Friday, May 24, 2013


By Celia Yeary


Judge Roy Bean, the self-appointed “Law West of the Pecos”, became a saloonkeeper and Justice of the Peace on the Rio Grande in a desolate stretch of the Chihuahua Desert of SW Texas. When the Texas Rangers weren’t around to stop him, he brazenly held court.
Roy Bean found himself in trouble most of his life from Texas to California. He killed, stole, cheated, swindled, and abused his wife.

Young women considered Bean handsome, and often competed for his attention. In San Diego, a Scotsman named Collins challenged Bean to a pistol shooting match on horseback. He allowed Bean to choose the target, and Roy Bean decided they would shoot at each other. Bean shot Collins in the arm. The sheriff arrested both men and charged them with attempted murder. During the two months in jail, Bean received many gifts of flowers, food, wine, and cigars from the ladies of San Diego. The last gift included knives encased in tamales. He used the knives to dig through the cell wall.   

In Southwest Texas by the Rio Grande, the small town of Langtry was established as a construction junction from east and west during the building of the Galveston, Harrisburg, and San Antonio Railway. Two origins of the town’s name are under dispute. One claim says the town was named for a civil engineer named Langtry who directed a group of Chinese laborers in the railroad construction.
The other more popular and accepted claim is that Judge Roy Bean,
an eccentric, colorful character, insisted he named the town after his idol,
English actress Lillie Langtry, the “Jersey Lily.”
Today, a Texas Visitor’s Center sits next to the preserved
150-year-old-saloon  in Langtry, Texas.
The center is well maintained, with clean restrooms,
a snack area, landscaping, and a gift shop.
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He stood near the door next to the rack that held beef jerky and salted peanuts. He wore the same faded, ragged-at-the-heels, worn-at-the-knees Levis, and the familiar black felt Resistol with the braided leather around the hatband. Oh, yeah, and beat-up, cowhide leather boots. Black longish hair hung down his neck and mirrored sunglasses sat firmly in place on his narrow chiseled nose. Uh-huh. That was him, all right, as gorgeous as ever.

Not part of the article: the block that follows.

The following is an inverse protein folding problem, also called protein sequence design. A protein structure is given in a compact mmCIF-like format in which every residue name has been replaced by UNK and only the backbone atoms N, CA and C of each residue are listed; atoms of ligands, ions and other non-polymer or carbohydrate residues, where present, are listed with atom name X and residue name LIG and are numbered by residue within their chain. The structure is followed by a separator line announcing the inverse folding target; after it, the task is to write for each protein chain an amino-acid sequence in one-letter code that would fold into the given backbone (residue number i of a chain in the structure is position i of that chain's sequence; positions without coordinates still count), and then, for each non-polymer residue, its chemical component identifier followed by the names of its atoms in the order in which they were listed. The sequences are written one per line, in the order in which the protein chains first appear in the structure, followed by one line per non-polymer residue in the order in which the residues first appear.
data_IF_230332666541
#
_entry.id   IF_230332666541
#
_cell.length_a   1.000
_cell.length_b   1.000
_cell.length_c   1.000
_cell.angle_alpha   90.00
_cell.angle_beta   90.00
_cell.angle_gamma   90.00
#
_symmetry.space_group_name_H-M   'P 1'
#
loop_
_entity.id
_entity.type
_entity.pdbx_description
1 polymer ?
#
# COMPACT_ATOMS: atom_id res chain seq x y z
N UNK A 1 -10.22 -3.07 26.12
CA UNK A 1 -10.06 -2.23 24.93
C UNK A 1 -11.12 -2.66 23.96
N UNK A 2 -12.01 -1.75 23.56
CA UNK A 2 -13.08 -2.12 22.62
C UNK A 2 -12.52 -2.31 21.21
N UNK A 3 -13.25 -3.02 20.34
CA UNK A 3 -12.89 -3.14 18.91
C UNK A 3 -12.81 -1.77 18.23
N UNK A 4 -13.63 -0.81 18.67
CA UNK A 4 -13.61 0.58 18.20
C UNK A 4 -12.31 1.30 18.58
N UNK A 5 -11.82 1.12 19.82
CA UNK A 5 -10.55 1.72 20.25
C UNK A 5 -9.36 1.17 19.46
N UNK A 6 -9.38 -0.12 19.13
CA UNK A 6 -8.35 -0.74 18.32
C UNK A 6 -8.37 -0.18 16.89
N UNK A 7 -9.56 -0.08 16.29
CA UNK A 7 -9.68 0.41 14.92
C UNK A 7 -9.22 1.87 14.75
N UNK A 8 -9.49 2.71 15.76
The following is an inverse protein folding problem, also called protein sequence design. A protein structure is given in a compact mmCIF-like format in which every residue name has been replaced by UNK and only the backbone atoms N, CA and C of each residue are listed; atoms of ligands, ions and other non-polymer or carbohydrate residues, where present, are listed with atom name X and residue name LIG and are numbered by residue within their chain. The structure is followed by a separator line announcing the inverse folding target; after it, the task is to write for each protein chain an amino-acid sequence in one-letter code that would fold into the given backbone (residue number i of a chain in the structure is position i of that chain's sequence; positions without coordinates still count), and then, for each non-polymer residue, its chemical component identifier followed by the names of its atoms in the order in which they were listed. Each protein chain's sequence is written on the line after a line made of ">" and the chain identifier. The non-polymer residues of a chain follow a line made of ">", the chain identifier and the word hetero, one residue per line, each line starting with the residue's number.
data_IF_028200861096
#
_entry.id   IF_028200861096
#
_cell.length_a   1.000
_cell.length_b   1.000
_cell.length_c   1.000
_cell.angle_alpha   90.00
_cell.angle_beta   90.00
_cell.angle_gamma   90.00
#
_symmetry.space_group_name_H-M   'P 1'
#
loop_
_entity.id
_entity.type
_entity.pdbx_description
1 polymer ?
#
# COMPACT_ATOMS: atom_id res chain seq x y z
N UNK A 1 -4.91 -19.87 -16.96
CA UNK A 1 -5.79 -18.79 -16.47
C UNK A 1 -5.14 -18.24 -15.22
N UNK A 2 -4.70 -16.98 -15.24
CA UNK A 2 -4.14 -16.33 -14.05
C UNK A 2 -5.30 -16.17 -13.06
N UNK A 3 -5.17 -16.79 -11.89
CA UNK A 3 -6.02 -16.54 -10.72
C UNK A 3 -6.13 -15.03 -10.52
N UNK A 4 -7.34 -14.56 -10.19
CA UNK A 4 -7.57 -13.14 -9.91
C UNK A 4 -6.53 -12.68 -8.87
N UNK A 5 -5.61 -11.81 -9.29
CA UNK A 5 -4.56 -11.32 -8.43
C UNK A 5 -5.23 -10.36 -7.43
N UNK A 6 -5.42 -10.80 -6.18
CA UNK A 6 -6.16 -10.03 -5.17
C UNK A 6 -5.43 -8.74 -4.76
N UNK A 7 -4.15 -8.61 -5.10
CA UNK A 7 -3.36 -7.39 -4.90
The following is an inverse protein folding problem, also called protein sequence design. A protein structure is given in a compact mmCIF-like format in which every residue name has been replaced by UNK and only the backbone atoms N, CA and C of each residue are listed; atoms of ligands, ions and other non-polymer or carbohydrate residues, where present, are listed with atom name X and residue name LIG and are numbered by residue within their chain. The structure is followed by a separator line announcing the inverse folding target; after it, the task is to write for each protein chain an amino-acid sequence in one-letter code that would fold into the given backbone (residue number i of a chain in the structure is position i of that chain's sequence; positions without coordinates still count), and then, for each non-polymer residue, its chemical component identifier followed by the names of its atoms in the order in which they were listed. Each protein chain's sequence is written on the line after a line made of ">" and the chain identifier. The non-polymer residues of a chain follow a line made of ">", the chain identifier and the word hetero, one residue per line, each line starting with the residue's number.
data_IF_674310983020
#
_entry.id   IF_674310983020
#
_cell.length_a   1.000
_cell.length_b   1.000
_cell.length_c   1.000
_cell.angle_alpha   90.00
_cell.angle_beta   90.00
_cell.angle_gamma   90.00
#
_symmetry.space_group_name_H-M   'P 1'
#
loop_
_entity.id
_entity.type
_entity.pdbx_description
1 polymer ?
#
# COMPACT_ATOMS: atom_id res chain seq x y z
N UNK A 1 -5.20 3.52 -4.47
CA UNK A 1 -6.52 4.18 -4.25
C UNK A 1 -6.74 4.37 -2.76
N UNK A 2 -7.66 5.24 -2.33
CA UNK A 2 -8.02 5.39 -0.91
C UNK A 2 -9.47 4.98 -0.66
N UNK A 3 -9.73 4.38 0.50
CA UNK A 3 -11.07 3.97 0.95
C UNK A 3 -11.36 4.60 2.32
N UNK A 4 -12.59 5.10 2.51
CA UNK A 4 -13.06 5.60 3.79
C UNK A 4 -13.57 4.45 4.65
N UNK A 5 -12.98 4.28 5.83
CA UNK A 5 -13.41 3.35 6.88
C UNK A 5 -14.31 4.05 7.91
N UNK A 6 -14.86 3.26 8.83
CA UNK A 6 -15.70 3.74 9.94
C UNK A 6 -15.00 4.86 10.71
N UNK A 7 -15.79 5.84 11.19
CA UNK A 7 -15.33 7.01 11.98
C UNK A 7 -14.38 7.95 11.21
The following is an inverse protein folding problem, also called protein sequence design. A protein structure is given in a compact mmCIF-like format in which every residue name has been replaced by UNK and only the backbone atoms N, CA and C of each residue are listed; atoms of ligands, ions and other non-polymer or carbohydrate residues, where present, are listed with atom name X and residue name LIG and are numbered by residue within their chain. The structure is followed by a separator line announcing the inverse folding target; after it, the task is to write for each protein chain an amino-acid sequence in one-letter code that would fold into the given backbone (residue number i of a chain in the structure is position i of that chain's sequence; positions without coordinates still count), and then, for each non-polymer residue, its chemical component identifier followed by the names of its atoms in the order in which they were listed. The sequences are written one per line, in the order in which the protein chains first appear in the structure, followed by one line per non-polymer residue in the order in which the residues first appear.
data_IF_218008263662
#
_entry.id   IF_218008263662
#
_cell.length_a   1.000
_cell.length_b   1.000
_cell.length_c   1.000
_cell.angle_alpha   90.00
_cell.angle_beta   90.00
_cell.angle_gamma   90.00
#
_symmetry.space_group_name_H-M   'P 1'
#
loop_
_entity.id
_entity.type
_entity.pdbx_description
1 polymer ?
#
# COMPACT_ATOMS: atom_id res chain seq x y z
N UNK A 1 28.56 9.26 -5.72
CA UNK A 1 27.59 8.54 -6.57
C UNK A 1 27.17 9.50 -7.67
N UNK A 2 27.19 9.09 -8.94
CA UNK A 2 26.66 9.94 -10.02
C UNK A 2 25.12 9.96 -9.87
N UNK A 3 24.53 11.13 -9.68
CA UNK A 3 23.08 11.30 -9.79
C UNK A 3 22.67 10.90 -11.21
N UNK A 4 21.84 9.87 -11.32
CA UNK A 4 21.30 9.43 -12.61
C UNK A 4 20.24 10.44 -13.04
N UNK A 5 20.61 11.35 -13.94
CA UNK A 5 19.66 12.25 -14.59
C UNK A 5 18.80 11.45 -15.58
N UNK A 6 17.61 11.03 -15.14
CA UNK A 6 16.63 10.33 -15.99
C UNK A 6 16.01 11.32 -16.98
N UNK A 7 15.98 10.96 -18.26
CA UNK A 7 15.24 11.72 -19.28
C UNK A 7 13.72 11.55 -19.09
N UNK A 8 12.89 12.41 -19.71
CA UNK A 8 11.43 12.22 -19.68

"Hey, Chad. Who told you I was here?"


Shrugging, she stopped one foot in front of him, deliberately holding him against the wall. She remembered he was claustrophobic and didn't like to be crowded, but he was fine if he was the one doing the crowding.

She laughed a little and studied her nails. When she looked up, he'd clenched his right jaw so hard, he had a little red spot there. "Oh, I think someone did. You're looking for me. Why don't you just own up to it and quit beatin' around the bush?"

Shaking his head, he cleared his throat and tried to move sideways, but the rack of beef jerky was in his way. "Okay, Miss-Know-It-All, what do you think?"

Deciding to free him from the wall, she stepped toward the door but stopped with her forearm on the door handle. "Want to move outside? I have a question or two."

He made a grunting sound in his throat. "So do I."
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  1. Celia, I remember driving through and seeing the saloon. I was disappointed it was so blah. I don't know what I expected, maybe a movie studio version or something. LOL Very nice article.

  2. Caroline--I know what you mean. But if you look at the old photos with horses tied outside, etc. you understand there was more to it. Still, it's small and plain, and amazing that it's still standing. And that is really wasn Judge Roy Bean's court room. He was a character, wasn't he?

  3. I have a hanging judge in my current wip and sort of fashioned him after Judge Roy Bean. Fascinating place the west and the wild people who lived in it. I hadn't heard about his popularity with the ladies before.


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